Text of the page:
17. Get something out of each meeting.
You will not walk away from any of these meetings with a job. You know it. They know it. And that’s fine. But that doesn’t mean you should walk out empty-handed either.

    So, if you’re at a network meeting, ask them if they have any colleagues you should meet with at their partner studios. If you’re at a studio, ask them about network execs you should meet. Maybe this was a comedy meeting, but you also want to meet with their drama person? Maybe there’s a director they think you should shadow? Get names! It’s not a bad idea to have a pen and scrap paper handy to write these down – either while you’re sitting there, or as soon as you duck down the hall to use their restroom. (Trust me, after all this coffee, you’re going to want to use the restroom before you get back in your car.)
     Finally, make sure you have some actionable followup when you leave: You’re going to send them a screener link to your last film. They’re going to send you a pilot script that’s kicking around. You’re going to teach them how to play squash over the weekend. Whatever it is, just make sure that the meeting isn’t the last time this person ever hears from you. They may not know it yet, but you’ll be back.

18. The parking garage meeting after the meeting.
Like Bob Woodward’s cryptic liaisons with Deep Throat, sometimes your best experiences are in the parking garage after the meeting. When leaving Nickelodeon, I ran into a successful director friend who was on his way to meet the execs I’d just met with. He put in a good word on my behalf, and I secured an even better follow-up meeting a few weeks later. And after an altogether dispiriting meeting at HBO (they rarely hire directors outside of their showrunners’ inner circles), I was surprised to actually get an offer! Mind you, it was the parking valet offering to buy my 2003 Mazda minivan, but an offer is an offer. Now, if I could just get Showtime to make a counter-offer, I will have made it in the TV biz!

First posted: 28 September 2014

Saturday 18 November 2017

John Steinbeck - Six Tips on Writing

John Steinbeck was an American author. He is best known for The Grapes of Wrath, East of Eden and the novella Of Mice and Men. Steinbeck received the Nobel Prize for Literature in 1962.

The following six tips on writing were culled from an interview published in the Fall 1975 issue of The Paris Review.

Abandon the idea that you are ever going to finish. Lose track of the 400 pages and write just one page for each day, it helps. Then when it gets finished, you are always surprised.

Write freely and as rapidly as possible and throw the whole thing on paper. Never correct or rewrite until the whole thing is down. Rewrite in process is usually found to be an excuse for not going on. It also interferes with flow and rhythm which can only come from a kind of unconscious association with the material.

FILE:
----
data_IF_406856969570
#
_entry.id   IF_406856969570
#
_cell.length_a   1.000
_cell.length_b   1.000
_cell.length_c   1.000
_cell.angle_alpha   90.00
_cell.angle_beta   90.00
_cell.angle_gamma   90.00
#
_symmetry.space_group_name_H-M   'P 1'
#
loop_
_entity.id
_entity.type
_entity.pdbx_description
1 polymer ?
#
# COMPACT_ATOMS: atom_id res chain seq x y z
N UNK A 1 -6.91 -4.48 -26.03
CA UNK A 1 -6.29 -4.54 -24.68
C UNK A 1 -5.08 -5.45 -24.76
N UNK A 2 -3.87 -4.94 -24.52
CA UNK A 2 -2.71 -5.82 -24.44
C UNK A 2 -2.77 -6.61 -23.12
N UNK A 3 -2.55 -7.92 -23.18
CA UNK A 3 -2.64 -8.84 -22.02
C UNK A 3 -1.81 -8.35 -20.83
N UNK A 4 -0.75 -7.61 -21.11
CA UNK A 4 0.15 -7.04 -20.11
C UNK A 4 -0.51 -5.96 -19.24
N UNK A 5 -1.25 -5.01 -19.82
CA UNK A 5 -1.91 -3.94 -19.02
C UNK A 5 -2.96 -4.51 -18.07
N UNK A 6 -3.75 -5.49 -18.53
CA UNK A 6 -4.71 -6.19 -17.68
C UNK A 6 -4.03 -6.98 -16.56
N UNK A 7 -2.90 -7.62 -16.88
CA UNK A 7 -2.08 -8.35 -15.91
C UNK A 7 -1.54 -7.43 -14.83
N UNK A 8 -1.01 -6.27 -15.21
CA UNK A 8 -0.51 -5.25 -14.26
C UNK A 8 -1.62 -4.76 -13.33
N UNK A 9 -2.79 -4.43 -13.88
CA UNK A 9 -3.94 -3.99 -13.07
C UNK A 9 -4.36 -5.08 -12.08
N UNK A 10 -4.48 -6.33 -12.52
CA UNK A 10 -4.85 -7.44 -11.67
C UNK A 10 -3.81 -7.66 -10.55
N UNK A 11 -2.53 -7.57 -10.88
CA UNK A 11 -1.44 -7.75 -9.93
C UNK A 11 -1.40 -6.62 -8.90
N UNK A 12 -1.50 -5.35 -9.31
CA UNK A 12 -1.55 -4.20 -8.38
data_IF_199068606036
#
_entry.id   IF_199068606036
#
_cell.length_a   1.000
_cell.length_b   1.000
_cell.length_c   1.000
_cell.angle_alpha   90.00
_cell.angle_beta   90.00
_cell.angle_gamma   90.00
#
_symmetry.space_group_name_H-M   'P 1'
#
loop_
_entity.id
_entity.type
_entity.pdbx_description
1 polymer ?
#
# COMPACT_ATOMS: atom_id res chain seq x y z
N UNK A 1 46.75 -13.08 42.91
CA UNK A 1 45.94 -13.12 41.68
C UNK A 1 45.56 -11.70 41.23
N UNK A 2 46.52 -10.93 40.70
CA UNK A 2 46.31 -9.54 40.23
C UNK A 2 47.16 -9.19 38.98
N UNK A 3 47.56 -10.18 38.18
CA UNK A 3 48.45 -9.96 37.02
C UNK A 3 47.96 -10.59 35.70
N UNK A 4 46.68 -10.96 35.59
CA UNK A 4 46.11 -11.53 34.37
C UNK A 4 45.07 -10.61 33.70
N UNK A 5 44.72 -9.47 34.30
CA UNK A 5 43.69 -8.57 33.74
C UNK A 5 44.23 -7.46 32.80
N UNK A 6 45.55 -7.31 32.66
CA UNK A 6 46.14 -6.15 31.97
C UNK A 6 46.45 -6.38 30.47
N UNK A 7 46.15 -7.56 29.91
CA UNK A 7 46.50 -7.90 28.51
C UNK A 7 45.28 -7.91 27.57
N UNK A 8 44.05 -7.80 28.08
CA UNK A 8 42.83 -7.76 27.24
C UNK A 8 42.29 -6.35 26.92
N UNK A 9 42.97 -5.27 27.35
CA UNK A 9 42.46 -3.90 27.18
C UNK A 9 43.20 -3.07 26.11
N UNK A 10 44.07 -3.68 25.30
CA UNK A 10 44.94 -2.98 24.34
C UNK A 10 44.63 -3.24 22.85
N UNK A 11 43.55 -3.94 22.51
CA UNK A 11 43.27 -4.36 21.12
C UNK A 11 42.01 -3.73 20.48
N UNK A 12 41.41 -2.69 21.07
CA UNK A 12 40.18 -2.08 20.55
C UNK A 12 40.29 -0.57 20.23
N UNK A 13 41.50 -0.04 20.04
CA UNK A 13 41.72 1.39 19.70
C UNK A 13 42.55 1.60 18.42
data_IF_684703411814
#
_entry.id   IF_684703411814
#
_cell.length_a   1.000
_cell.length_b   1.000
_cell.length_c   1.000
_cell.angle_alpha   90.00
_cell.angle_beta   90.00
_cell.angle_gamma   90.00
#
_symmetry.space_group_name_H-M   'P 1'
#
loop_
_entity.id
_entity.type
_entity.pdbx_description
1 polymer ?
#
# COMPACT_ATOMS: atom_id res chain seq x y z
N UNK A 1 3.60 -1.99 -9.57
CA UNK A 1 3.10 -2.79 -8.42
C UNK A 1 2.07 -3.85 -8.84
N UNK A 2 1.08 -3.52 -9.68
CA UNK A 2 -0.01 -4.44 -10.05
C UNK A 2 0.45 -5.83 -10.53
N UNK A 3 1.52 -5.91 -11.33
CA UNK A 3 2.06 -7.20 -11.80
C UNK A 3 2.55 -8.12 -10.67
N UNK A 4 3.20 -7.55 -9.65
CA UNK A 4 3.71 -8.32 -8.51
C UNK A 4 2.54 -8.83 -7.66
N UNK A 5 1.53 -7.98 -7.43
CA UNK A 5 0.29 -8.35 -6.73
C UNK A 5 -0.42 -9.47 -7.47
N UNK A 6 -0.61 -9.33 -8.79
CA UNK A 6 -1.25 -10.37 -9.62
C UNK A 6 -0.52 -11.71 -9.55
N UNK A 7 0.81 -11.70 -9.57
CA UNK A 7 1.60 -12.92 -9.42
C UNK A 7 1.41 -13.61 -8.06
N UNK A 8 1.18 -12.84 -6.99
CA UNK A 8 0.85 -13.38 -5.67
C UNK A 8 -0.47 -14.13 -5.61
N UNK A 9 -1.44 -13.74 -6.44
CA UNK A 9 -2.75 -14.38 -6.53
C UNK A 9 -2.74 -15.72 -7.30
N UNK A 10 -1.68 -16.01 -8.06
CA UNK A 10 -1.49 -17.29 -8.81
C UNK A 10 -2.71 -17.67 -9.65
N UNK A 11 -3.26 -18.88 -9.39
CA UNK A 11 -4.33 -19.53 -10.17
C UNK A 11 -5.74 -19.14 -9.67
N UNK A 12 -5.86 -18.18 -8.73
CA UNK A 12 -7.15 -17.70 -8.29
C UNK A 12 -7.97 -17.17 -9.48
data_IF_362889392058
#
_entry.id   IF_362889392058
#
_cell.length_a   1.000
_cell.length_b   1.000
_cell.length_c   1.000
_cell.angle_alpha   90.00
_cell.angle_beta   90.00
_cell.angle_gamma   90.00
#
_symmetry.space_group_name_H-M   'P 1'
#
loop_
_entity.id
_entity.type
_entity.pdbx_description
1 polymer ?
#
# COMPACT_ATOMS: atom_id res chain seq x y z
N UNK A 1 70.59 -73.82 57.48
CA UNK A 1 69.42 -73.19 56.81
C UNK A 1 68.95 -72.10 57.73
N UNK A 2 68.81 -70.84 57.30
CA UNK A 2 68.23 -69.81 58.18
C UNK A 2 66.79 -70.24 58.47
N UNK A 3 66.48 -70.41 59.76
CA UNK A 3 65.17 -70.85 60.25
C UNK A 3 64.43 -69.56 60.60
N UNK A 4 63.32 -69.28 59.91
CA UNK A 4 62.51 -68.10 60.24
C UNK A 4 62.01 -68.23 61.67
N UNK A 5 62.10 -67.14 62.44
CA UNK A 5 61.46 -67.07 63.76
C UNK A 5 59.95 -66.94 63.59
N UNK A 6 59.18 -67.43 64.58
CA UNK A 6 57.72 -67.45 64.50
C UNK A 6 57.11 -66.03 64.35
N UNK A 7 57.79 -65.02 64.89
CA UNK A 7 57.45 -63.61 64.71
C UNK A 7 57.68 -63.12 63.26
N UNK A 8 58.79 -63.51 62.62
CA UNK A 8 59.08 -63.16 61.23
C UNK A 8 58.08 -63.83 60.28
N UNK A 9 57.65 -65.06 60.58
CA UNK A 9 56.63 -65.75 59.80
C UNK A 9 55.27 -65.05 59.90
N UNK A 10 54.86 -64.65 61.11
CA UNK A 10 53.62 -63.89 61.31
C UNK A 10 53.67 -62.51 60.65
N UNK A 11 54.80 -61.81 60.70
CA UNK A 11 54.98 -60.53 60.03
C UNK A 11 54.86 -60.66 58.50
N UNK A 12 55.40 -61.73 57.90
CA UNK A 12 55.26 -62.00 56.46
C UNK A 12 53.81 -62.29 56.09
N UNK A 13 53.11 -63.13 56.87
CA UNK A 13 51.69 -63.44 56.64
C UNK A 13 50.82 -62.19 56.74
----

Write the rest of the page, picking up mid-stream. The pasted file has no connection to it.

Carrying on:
Forget your generalized audience. In the first place, the nameless, faceless audience will scare you to death and in the second place, unlike the theater, it doesn’t exist. In writing, your audience is one single reader. I have found that sometimes it helps to pick out one person—a real person you know, or an imagined person and write to that one.

If a scene or a section gets the better of you and you still think you want it—bypass it and go on. When you have finished the whole you can come back to it and then you may find that the reason it gave trouble is because it didn’t belong there.

Beware of a scene that becomes too dear to you, dearer than the rest. It will usually be found that it is out of drawing.

If you are using dialogue—say it aloud as you write it. Only then will it have the sound of speech.

First posted: 26 September 2014

Friday 17 November 2017

The Robert Rodriguez 10 Minute film school

Robert Rodriguez, he's the guy who made El mariachi, Desperado, From Dusk Till Dawn, Spy Kids (and the sequels), Once Upon a Time in Mexico, Sin City, Machete, and a bunch of others.

He also wrote the book Rebel Without a Crew, which deals with his adventures as a filmmaker, although it also has a bit to say to writers.  

Here is a 1993 video in which Rodriguez explains his approach to filmmaking.

First posted: 24 September 2014

Thursday 16 November 2017

"The Unknown Marx Brothers"

I first came across the title The Unknown Marx Brothers on a list of recommended films some ten years ago. I've looked for it ever since, but it seems to be out of print. 

Then I found it on YouTube. Wacko!
Leslie Nielsen hosts this retrospective of the Marx Brothers, from their early career on stage to their post-film career in television. their children and co-workers are interviewed, and numerous clips and rare footage are shown.
The narration follows much of the family story as outlined by Harpo Marx in Harpo Speaks!, one of the truly great showbiz books. That is highly recommended, but in the meantime, enjoy this:

First posted: 23 September 2014

Wednesday 15 November 2017

How to get a script read In Hollywood

Thunder Levin was born and raised in New York City, received a BFA in Film from NYU, then moved to Los Angeles at age 23. Amongst other things, he wrote both the Sharknado movies. Thunder is his real name. 

First posted: 22 September 2014

Tuesday 14 November 2017

Henry Miller’s 11 Commandments of Writing

Henry Miller (1891–1980) was an American writer, best known for developing a new sort of semi-autobiographical novel that blended character study, social criticism, philosophical reflection, explicit language, sex, surrealist free association and mysticism. His best known works are Tropic of Cancer (1934), Black Spring (1936), Tropic of Capricorn (1939) and The Rosy Crucifixion trilogy.